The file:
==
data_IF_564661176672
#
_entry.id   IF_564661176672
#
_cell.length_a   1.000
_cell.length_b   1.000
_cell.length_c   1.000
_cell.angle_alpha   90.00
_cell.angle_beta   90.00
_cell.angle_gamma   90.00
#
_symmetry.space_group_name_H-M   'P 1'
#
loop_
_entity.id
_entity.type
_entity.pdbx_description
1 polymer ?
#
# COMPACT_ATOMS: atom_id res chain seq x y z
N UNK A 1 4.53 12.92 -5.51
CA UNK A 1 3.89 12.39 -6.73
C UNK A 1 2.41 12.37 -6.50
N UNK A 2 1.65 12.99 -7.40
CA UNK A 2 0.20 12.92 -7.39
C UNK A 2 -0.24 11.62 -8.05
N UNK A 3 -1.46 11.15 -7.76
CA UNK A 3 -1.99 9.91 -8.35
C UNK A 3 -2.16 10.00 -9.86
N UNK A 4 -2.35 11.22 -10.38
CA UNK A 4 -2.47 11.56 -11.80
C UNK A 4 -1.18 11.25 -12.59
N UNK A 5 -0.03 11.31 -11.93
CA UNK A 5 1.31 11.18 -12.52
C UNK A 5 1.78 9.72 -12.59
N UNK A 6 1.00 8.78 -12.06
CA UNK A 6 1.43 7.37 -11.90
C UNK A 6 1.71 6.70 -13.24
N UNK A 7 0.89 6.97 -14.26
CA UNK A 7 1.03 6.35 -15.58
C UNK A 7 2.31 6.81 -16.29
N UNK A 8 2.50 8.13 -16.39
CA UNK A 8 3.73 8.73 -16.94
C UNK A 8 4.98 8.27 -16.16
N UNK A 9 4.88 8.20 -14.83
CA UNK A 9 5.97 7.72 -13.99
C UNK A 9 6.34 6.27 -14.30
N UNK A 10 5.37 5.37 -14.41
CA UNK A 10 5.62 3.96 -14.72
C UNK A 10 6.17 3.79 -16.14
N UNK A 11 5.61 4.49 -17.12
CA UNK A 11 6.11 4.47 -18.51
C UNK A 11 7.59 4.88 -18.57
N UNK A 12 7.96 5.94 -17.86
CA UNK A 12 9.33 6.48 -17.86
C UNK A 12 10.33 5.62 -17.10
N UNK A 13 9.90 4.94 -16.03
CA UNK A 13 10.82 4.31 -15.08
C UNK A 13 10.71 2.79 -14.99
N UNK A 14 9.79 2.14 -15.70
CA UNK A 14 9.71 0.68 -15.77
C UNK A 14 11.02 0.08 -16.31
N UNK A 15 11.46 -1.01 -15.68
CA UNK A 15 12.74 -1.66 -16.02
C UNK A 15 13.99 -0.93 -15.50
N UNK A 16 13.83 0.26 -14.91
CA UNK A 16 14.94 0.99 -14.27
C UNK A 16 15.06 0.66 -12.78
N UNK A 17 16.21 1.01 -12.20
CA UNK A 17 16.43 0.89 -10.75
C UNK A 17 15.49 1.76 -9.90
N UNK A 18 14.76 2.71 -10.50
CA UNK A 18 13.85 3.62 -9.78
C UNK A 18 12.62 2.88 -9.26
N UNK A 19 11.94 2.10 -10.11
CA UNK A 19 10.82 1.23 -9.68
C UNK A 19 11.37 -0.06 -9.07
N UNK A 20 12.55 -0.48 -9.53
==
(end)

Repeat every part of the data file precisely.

data_IF_564661176672
#
_entry.id   IF_564661176672
#
_cell.length_a   1.000
_cell.length_b   1.000
_cell.length_c   1.000
_cell.angle_alpha   90.00
_cell.angle_beta   90.00
_cell.angle_gamma   90.00
#
_symmetry.space_group_name_H-M   'P 1'
#
loop_
_entity.id
_entity.type
_entity.pdbx_description
1 polymer ?
#
# COMPACT_ATOMS: atom_id res chain seq x y z
N UNK A 1 4.53 12.92 -5.51
CA UNK A 1 3.89 12.39 -6.73
C UNK A 1 2.41 12.37 -6.50
N UNK A 2 1.65 12.99 -7.40
CA UNK A 2 0.20 12.92 -7.39
C UNK A 2 -0.24 11.62 -8.05
N UNK A 3 -1.46 11.15 -7.76
CA UNK A 3 -1.99 9.91 -8.35
C UNK A 3 -2.16 10.00 -9.86
N UNK A 4 -2.35 11.22 -10.38
CA UNK A 4 -2.47 11.56 -11.80
C UNK A 4 -1.18 11.25 -12.59
N UNK A 5 -0.03 11.31 -11.93
CA UNK A 5 1.31 11.18 -12.52
C UNK A 5 1.78 9.72 -12.59
N UNK A 6 1.00 8.78 -12.06
CA UNK A 6 1.43 7.37 -11.90
C UNK A 6 1.71 6.70 -13.24
N UNK A 7 0.89 6.97 -14.26
CA UNK A 7 1.03 6.35 -15.58
C UNK A 7 2.31 6.81 -16.29
N UNK A 8 2.50 8.13 -16.39
CA UNK A 8 3.73 8.73 -16.94
C UNK A 8 4.98 8.27 -16.16
N UNK A 9 4.88 8.20 -14.83
CA UNK A 9 5.97 7.72 -13.99
C UNK A 9 6.34 6.27 -14.30
N UNK A 10 5.37 5.37 -14.41
CA UNK A 10 5.62 3.96 -14.72
C UNK A 10 6.17 3.79 -16.14
N UNK A 11 5.61 4.49 -17.12
CA UNK A 11 6.11 4.47 -18.51
C UNK A 11 7.59 4.88 -18.57
N UNK A 12 7.96 5.94 -17.86
CA UNK A 12 9.33 6.48 -17.86
C UNK A 12 10.33 5.62 -17.10
N UNK A 13 9.90 4.94 -16.03
CA UNK A 13 10.82 4.31 -15.08
C UNK A 13 10.71 2.79 -14.99
N UNK A 14 9.79 2.14 -15.70
CA UNK A 14 9.71 0.68 -15.77
C UNK A 14 11.02 0.08 -16.31
N UNK A 15 11.46 -1.01 -15.68
CA UNK A 15 12.74 -1.66 -16.02
C UNK A 15 13.99 -0.93 -15.50
N UNK A 16 13.83 0.26 -14.91
CA UNK A 16 14.94 0.99 -14.27
C UNK A 16 15.06 0.66 -12.78
N UNK A 17 16.21 1.01 -12.20
CA UNK A 17 16.43 0.89 -10.75
C UNK A 17 15.49 1.76 -9.90
N UNK A 18 14.76 2.71 -10.50
CA UNK A 18 13.85 3.62 -9.78
C UNK A 18 12.62 2.88 -9.26
N UNK A 19 11.94 2.10 -10.11
CA UNK A 19 10.82 1.23 -9.68
C UNK A 19 11.37 -0.06 -9.07
N UNK A 20 12.55 -0.48 -9.53